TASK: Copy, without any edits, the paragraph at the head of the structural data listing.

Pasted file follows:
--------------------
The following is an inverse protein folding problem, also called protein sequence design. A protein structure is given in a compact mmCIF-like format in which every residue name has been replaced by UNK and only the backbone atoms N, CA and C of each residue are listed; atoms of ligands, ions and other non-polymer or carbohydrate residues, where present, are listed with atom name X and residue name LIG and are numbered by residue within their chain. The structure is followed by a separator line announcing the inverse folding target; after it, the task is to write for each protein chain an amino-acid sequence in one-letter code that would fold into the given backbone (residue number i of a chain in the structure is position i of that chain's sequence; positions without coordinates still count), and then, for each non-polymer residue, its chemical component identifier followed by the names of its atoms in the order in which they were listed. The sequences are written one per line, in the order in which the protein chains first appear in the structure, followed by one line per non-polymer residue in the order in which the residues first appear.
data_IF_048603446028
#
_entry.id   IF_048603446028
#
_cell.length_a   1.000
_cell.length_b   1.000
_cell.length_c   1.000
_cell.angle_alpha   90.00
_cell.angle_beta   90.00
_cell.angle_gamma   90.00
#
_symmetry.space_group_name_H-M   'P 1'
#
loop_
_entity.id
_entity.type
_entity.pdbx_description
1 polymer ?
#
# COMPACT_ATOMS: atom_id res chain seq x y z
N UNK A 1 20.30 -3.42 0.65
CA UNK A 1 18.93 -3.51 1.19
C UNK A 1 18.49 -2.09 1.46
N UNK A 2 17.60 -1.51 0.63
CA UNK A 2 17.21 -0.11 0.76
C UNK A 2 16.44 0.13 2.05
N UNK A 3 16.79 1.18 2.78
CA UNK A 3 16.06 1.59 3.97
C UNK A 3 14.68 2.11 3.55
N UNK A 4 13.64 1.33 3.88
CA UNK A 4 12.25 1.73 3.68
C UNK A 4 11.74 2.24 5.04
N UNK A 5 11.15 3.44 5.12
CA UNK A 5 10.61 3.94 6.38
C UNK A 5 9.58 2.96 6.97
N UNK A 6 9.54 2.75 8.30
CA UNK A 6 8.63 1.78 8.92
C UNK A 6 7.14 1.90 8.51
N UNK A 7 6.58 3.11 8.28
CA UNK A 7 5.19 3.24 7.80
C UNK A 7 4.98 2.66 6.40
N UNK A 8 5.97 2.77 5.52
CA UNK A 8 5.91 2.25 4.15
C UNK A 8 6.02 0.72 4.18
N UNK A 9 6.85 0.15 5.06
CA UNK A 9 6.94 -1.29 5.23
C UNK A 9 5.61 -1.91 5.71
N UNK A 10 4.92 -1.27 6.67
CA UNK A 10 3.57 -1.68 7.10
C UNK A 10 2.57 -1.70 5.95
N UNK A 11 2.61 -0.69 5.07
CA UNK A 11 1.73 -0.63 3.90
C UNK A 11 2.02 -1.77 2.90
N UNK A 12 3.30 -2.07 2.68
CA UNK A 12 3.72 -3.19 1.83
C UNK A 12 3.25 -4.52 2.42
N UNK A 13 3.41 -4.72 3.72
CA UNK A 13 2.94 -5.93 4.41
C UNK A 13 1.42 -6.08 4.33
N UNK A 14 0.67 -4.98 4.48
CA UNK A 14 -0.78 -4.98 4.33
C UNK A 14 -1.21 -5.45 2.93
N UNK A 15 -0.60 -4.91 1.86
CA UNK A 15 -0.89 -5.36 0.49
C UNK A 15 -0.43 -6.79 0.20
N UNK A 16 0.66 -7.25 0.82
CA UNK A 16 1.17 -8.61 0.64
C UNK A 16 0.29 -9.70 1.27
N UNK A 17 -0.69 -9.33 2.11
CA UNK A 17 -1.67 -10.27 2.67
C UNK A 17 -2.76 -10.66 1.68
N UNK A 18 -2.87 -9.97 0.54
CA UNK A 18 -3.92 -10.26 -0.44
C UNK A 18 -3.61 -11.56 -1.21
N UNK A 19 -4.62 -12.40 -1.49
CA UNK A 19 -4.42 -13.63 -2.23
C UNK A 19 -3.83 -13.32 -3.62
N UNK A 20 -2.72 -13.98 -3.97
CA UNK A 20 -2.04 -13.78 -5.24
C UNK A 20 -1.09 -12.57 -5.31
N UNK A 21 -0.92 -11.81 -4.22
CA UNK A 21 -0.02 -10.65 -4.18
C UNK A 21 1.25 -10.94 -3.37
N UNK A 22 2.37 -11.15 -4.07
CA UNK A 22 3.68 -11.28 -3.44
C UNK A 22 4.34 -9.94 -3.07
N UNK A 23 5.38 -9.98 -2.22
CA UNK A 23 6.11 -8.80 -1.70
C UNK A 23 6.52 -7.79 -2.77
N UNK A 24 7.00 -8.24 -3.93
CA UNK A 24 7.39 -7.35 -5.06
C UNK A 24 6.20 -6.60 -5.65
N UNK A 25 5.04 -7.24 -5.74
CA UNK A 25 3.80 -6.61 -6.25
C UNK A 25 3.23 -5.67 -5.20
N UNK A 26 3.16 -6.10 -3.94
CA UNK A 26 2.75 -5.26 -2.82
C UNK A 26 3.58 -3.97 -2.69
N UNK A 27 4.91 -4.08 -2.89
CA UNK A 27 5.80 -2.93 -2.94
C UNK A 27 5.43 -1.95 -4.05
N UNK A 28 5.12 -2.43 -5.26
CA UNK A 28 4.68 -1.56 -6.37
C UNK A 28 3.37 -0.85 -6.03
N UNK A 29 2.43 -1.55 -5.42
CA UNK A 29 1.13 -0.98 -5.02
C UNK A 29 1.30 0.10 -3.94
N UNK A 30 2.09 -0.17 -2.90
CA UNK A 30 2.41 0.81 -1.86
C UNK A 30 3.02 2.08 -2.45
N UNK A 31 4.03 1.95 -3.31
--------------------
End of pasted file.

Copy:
The following is an inverse protein folding problem, also called protein sequence design. A protein structure is given in a compact mmCIF-like format in which every residue name has been replaced by UNK and only the backbone atoms N, CA and C of each residue are listed; atoms of ligands, ions and other non-polymer or carbohydrate residues, where present, are listed with atom name X and residue name LIG and are numbered by residue within their chain. The structure is followed by a separator line announcing the inverse folding target; after it, the task is to write for each protein chain an amino-acid sequence in one-letter code that would fold into the given backbone (residue number i of a chain in the structure is position i of that chain's sequence; positions without coordinates still count), and then, for each non-polymer residue, its chemical component identifier followed by the names of its atoms in the order in which they were listed. The sequences are written one per line, in the order in which the protein chains first appear in the structure, followed by one line per non-polymer residue in the order in which the residues first appear.